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Autonomy to power Olympic surveillance

Software from the company will help Greek security forces look for terrorists at this summer's games.

Technology originally developed to help companies organize and access information on their systems will play a role in trying to prevent terrorist attacks on the Olympic Games this summer.

Science Applications International Corp. (SAIC), a U.S. company that has been awarded the contract to provide information technology security at the Olympics, signed a deal with U.K. software developer Autonomy this week.

The software will be used by the Greek police to monitor communications traffic for words and phrases that could suggest terrorist activity.

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"Autonomy's software will be used to help automate the processes of analyzing, routing and delivering content, irrespective of format or storage location, and monitor potentially suspicious activity to help increase the efficacy of intelligence operations," Autonomy said in a statement this week, adding that "enormous amounts of data in both English and Greek" will be analyzed automatically during the event.

Autonomy representatives were not available to discuss the deal in more detail.

Information published by SAIC about the system it's developing for the Olympics, called C41, suggests that the Greek authorities will be monitoring communications traffic carried by Internet service providers and telecommunications companies.

"Our C4I system is composed of 30 subsystems that will allow Greek authorities to collect, analyze and disseminate information. These include a command and decision support system, a communication and information system, a digital trunked radio system, a port security system, and fixed and mobile command centers for the Greek police and firefighters, the coast guard, the Athens Olympic Committee Security Division and the Ministry of Defence," according to information posted to SAIC's Web site.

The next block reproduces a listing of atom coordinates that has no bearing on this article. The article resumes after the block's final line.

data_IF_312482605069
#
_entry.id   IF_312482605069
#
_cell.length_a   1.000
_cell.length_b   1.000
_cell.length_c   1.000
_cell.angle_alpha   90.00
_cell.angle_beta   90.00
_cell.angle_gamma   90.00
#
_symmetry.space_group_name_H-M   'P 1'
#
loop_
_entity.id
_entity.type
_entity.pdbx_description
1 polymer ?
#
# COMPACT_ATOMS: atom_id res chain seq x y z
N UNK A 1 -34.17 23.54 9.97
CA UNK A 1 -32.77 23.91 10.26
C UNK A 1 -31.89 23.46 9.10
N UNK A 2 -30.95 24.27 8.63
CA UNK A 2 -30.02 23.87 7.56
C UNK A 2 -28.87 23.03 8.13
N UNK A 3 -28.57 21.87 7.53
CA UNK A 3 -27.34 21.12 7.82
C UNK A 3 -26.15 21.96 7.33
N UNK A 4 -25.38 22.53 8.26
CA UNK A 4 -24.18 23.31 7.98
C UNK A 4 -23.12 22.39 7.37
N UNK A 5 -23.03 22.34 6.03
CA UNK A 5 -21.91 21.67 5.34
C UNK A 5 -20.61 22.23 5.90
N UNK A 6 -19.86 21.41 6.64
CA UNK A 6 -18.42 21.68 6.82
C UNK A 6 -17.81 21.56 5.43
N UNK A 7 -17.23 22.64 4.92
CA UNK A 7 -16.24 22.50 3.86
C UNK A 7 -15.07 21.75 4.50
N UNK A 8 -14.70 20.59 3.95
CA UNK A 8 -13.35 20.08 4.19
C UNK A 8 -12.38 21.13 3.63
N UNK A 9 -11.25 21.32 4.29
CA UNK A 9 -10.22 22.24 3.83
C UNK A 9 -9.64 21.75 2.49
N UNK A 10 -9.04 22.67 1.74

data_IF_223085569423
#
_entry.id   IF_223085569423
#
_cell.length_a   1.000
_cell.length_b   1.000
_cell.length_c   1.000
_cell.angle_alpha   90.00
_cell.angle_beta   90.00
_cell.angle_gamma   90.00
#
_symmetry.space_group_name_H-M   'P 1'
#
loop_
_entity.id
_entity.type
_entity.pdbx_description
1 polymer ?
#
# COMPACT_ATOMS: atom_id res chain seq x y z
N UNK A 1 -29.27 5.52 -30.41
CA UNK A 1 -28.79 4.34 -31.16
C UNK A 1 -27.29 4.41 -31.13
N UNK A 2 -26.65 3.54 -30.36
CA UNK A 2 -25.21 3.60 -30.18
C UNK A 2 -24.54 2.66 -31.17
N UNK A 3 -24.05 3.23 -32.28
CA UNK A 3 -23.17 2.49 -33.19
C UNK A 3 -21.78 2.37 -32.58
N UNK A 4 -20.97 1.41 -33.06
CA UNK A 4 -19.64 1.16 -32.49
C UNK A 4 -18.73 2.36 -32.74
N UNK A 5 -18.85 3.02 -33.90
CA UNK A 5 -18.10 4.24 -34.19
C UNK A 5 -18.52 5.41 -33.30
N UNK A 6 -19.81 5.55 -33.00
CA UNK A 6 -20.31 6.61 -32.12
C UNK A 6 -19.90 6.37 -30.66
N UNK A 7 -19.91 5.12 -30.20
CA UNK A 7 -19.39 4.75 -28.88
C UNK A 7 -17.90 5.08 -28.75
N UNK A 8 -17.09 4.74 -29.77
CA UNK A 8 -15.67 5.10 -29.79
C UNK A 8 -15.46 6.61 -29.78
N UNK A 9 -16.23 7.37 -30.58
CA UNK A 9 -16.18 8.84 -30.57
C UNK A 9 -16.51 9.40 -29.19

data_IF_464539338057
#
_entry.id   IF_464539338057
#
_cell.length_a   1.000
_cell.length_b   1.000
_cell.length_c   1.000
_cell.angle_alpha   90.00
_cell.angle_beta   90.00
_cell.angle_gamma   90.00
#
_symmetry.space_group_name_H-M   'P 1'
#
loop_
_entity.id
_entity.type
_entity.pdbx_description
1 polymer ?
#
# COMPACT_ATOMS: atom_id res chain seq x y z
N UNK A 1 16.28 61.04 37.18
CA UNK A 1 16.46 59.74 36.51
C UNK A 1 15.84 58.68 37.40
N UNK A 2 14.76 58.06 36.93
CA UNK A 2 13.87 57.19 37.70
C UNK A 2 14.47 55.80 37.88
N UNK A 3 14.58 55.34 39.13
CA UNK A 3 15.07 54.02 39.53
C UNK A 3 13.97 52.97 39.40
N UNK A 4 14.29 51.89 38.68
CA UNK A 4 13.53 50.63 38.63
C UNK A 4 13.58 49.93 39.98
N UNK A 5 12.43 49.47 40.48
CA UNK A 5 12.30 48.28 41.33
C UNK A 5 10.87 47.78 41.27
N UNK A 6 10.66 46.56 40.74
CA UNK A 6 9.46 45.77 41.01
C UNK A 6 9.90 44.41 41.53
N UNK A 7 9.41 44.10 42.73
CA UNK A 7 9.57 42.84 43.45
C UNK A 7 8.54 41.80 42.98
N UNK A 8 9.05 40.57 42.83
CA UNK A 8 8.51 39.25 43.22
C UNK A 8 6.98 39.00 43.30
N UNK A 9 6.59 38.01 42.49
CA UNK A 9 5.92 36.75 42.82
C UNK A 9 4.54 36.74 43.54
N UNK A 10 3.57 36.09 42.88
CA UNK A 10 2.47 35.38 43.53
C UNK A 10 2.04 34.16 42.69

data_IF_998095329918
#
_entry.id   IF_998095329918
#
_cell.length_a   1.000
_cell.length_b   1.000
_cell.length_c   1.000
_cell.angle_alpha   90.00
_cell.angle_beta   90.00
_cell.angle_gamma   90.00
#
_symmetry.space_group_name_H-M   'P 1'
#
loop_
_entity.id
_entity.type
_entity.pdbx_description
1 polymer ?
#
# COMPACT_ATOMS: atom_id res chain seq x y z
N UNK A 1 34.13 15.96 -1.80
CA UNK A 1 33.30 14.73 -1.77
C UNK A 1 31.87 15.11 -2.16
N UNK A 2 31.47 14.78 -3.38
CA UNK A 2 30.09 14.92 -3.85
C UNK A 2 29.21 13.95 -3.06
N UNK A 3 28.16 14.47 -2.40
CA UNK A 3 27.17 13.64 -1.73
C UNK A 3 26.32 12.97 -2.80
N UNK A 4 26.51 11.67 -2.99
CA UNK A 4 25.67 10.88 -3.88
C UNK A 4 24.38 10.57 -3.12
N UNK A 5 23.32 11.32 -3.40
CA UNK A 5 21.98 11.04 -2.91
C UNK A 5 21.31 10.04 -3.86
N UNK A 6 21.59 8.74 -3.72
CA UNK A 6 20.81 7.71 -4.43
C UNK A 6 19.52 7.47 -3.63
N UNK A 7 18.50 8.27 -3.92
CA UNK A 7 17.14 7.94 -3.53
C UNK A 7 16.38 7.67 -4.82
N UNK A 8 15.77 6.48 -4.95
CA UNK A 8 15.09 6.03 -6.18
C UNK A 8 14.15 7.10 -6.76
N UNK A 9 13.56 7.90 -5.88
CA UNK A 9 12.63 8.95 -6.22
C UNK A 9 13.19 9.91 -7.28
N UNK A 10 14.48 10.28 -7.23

SAIC also plans to set up an electronic fence around the Olympics, using infrared and high-resolution cameras, along with vehicle-tracking systems. An airborne surveillance center will float above the Olympics' site.

Autonomy was one of the U.K. darlings of the dot-com boom, with software that finds links between seemingly unconnected pieces of information held within unstructured data. Autonomy's claim that its products would help enterprises search their masses of electronic data helped make founder Mike Lynch a billionaire on paper.

Autonomy already has a major contract with the U.S. Department of Homeland Security, under which its software is installed on 200,000 desktop computers in the United States. It is used by 21 agencies to look for natural language links between various text, audio and video sources in the hunt for terrorists.

Graeme Wearden of ZDNet UK reported from London.